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How Will Hospitals Have Doctors and Nurses?

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What You Need to Know

  • Insurers worry about their provider networks.
  • Employers face pressure to hold premiums and deductibles down.
  • Use of clinics in supermarkets and drugstores is growing.

Two years ago, the last time we created a health insurance market question list, we included two questions about the supply of providers, but we were thinking mainly about insurance.

This year, provider supply questions are top of mind.

Some hospitals have produced heartwarming TV commercials emphasizing how grateful they are to their doctors, nurses and other workers.

But in many cases, they couldn’t supply enough masks, gloves and gowns to keep these workers safe. They are now paying huge amounts to temporary nurses but declining to offer their full-time permanent nurses significant salary increases.

Doctors are giving one another advice online about how to change careers. Nurses are simply quitting in huge numbers.

The result is that, as new waves of COVID-19 appear, and patients with severe COVID-19 gasp for air, hospitals lack the skilled workers they need to get all of their intensive care unit beds up and running. Some staff-starved hospitals have had to send patients to hospitals hundreds of miles away.

When eHealth, an online health insurance web broker, polled about 15 health insurance company representatives in the fall, it found that 38% of the insurer reps said they were concerned about staffing shortages at their provider networks.

Here are four of the five other key questions we expect to shape our health insurance market coverage in the coming year.

2. Will patients lash out?

When Mercer, a Marsh McLennan benefits company, surveyed about 1,700 U.S. employers earlier this year, it found that, because of a tight labor market, many employers feel pressure to swallow increases in benefits costs.

Employers expect costs to rise an average of about 4.4% in 2022, but they have reported increasing workers’ share of the premiums only slightly this year, and the average size of deductibles appears to be falling, according to Mercer.

3. Will the No Surprises Act help calm things down and make workers feel the world is being more fair?

VisitPay, a medical payment technology, reported in a summary of a recent survey of about 1,000 U.S. adults that one-third of participants often feel intimidated when paying medical bills and that one-third had received surprise bills in the past year. About one-third said they had considered switching providers due to negative billing experiences.

When eHealth surveyed its customers, it found that demographics had a big effect on which insured patients received big, unexpected medical bills in the past year.

Only 45% of the men who participated and 46% of the white participants said they had received surprise bills.

About 54% of the women, 56% of the Black participants and 60% of the Hispanic participants reported receiving surprise bills.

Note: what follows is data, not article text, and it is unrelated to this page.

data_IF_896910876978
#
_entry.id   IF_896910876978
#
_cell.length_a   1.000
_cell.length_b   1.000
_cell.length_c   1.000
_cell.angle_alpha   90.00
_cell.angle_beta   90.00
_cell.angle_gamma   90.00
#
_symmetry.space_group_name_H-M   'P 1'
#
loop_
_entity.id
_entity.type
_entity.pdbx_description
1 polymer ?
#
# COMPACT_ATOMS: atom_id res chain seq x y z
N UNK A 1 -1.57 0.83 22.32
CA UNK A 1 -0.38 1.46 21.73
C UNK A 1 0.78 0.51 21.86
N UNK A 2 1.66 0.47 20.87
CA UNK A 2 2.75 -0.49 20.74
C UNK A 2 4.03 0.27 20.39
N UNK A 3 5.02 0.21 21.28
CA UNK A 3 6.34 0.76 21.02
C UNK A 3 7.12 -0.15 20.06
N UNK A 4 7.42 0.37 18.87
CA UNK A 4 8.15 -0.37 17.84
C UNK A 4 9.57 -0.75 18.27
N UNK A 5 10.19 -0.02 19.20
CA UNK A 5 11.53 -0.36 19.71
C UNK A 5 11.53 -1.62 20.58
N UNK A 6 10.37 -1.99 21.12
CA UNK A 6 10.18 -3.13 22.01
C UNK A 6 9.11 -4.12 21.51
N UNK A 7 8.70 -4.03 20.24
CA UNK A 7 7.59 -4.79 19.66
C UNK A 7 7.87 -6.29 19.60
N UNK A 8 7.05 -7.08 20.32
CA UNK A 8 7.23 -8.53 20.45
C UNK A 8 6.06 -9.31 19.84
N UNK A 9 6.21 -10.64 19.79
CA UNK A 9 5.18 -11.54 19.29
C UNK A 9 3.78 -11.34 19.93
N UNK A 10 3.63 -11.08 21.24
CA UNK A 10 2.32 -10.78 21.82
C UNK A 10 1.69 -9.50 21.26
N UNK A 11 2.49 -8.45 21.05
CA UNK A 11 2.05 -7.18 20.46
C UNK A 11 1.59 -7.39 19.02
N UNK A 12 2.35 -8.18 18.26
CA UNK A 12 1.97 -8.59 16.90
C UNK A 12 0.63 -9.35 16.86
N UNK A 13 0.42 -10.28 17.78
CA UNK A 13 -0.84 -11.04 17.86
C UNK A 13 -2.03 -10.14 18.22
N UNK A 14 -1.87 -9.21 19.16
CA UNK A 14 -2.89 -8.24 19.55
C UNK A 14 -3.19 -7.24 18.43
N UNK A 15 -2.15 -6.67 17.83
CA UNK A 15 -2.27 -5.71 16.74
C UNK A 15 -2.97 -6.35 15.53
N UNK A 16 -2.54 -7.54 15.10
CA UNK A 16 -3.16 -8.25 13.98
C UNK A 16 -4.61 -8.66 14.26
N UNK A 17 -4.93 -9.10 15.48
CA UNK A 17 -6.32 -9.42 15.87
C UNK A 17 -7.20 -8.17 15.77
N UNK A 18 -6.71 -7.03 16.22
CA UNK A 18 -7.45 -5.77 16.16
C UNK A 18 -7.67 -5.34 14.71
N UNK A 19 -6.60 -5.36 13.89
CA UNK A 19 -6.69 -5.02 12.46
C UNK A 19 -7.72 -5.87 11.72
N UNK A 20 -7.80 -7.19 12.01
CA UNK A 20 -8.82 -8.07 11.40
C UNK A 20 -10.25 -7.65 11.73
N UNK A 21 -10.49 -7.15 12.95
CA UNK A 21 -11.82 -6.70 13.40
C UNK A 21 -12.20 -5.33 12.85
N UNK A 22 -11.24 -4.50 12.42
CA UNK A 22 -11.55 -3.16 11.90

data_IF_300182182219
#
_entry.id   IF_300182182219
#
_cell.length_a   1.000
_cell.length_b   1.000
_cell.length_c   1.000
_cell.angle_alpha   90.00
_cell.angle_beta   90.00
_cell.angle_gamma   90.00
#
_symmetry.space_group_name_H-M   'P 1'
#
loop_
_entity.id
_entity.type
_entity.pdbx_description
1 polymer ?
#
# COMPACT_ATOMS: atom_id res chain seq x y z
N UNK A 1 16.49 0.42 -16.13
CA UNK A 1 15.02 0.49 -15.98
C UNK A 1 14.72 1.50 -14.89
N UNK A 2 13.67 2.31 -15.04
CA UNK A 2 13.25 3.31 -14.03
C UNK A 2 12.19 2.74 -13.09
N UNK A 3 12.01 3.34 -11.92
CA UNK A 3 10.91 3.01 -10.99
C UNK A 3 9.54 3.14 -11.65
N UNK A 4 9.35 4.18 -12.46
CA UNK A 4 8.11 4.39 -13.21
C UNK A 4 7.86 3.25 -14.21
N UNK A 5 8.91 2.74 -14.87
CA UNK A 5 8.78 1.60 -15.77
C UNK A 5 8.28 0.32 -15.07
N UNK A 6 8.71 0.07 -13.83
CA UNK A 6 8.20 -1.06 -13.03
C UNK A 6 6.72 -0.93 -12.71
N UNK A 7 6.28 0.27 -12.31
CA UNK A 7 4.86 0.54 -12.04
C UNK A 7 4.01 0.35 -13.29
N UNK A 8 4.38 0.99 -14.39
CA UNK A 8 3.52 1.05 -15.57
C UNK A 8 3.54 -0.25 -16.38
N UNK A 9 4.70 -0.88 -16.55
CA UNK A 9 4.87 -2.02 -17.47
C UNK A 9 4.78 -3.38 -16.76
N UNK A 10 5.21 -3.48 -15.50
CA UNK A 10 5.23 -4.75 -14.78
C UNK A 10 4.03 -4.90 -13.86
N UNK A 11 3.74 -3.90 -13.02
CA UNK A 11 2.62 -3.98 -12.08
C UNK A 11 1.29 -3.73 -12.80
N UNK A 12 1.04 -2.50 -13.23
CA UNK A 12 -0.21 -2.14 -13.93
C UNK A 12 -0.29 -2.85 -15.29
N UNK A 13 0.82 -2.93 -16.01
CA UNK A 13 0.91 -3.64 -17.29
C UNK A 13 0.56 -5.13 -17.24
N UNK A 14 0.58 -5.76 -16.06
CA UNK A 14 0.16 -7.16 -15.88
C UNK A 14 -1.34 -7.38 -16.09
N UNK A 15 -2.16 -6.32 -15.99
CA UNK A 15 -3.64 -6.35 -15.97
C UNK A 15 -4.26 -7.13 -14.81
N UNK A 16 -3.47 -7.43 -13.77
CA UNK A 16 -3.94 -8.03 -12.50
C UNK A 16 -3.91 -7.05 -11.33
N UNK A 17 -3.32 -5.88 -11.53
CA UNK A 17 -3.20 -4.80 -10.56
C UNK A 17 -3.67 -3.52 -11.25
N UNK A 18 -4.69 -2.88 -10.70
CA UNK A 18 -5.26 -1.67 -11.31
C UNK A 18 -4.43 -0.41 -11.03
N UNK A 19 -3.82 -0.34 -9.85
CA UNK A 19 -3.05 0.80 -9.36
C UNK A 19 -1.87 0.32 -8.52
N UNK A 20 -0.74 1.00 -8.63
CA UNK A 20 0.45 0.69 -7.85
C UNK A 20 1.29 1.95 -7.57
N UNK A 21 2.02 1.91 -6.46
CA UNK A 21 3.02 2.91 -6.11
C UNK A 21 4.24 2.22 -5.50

4. Will clinics in stores and other walk-in clinics grow in popularity?

After years of operating in a work-from-home world, will the people looking for work have the energy and skills to persuade other people to buy life insurance?

Oliver Wyman, Mercer’s sibling, found that even though about 90% of the consumer participants in a survey it organized had primary care doctors, about 33% sought in-person care at urgent care clinics and 20% had received care at clinics in supermarkets or drugstores. Use of those clinics has doubled since 2018, the firm says.

More on this topic

5. What will Congress do?

A year ago, Democrats in Congress talked about replacing every bit of U.S. health-related insurance programs with one giant, government-run program.

Now, the focus for health insurance for people under age 65 has moved to, possibly, extending some of the temporary, pandemic-period increases in Affordable Care Act premium tax credit subsidies for unemployed people and for people with an income over 400% of the federal poverty level.

How We Did Two Years Ago

Here are the questions we came up with in 2019, for 2020, and how we would answer those questions now.

1. Will more companies try to disguise more major medical insurance products as something else?

Answer: No. This didn’t happen.

2. Will everyone get religion?

Answer: No. State insurance regulators, including those in states such as Texas, cracked down on health care cost-sharing ministries that have tried to reach beyond their traditional market.

3. Will hospitals collapse?

Answer: To be determined.

4. Will doctors go fishing?

Answer: Maybe that’s happening now.

5. Will health savings accounts shine?

Answer: HSAs may be doing well, but the Biden administration is not a natural benefactor of personal-account-based health finance arrangements.

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An intubated patient inside a negative pressure room in the COVID-19 ICU at Freeman Hospital West in Joplin, Missouri, in August 2021. (Photo: Angus Mordant/Bloomberg)